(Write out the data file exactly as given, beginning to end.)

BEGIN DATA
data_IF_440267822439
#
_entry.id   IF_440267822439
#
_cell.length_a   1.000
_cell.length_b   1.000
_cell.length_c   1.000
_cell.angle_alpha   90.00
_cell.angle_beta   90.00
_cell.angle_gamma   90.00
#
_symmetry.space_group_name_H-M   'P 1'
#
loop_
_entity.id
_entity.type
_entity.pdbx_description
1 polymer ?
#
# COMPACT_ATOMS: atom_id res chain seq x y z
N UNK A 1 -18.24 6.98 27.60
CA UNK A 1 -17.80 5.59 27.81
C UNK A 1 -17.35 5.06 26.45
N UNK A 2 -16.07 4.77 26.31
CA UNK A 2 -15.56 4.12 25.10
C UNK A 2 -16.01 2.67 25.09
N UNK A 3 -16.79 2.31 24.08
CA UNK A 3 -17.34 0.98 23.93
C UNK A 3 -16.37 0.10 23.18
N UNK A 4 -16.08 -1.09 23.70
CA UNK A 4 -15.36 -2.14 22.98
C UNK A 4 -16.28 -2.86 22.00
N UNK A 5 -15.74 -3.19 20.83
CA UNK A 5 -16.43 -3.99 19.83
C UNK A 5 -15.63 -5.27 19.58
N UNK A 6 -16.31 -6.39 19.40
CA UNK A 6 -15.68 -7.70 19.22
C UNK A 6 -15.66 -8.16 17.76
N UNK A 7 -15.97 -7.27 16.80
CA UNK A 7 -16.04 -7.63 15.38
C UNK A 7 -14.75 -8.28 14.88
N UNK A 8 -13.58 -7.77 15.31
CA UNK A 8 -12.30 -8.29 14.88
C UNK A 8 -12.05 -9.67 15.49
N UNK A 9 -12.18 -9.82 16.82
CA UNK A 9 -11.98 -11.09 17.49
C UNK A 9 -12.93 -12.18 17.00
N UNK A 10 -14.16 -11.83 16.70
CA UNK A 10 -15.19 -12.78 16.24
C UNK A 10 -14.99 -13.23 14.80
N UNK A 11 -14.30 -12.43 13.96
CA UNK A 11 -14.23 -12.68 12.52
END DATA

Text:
data_IF_440267822439
#
_entry.id   IF_440267822439
#
_cell.length_a   1.000
_cell.length_b   1.000
_cell.length_c   1.000
_cell.angle_alpha   90.00
_cell.angle_beta   90.00
_cell.angle_gamma   90.00
#
_symmetry.space_group_name_H-M   'P 1'
#
loop_
_entity.id
_entity.type
_entity.pdbx_description
1 polymer ?
#
# COMPACT_ATOMS: atom_id res chain seq x y z
N UNK A 1 -18.24 6.98 27.60
CA UNK A 1 -17.80 5.59 27.81
C UNK A 1 -17.35 5.06 26.45
N UNK A 2 -16.07 4.77 26.31
CA UNK A 2 -15.56 4.12 25.10
C UNK A 2 -16.01 2.67 25.09
N UNK A 3 -16.79 2.31 24.08
CA UNK A 3 -17.34 0.98 23.93
C UNK A 3 -16.37 0.10 23.18
N UNK A 4 -16.08 -1.09 23.70
CA UNK A 4 -15.36 -2.14 22.98
C UNK A 4 -16.28 -2.86 22.00
N UNK A 5 -15.74 -3.19 20.83
CA UNK A 5 -16.43 -3.99 19.83
C UNK A 5 -15.63 -5.27 19.58
N UNK A 6 -16.31 -6.39 19.40
CA UNK A 6 -15.68 -7.70 19.22
C UNK A 6 -15.66 -8.16 17.76
N UNK A 7 -15.97 -7.27 16.80
CA UNK A 7 -16.04 -7.63 15.38
C UNK A 7 -14.75 -8.28 14.88
N UNK A 8 -13.58 -7.77 15.31
CA UNK A 8 -12.30 -8.29 14.88
C UNK A 8 -12.05 -9.67 15.49
N UNK A 9 -12.18 -9.82 16.82
CA UNK A 9 -11.98 -11.09 17.49
C UNK A 9 -12.93 -12.18 17.00
N UNK A 10 -14.16 -11.83 16.70
CA UNK A 10 -15.19 -12.78 16.24
C UNK A 10 -14.99 -13.23 14.80
N UNK A 11 -14.30 -12.43 13.96
CA UNK A 11 -14.23 -12.68 12.52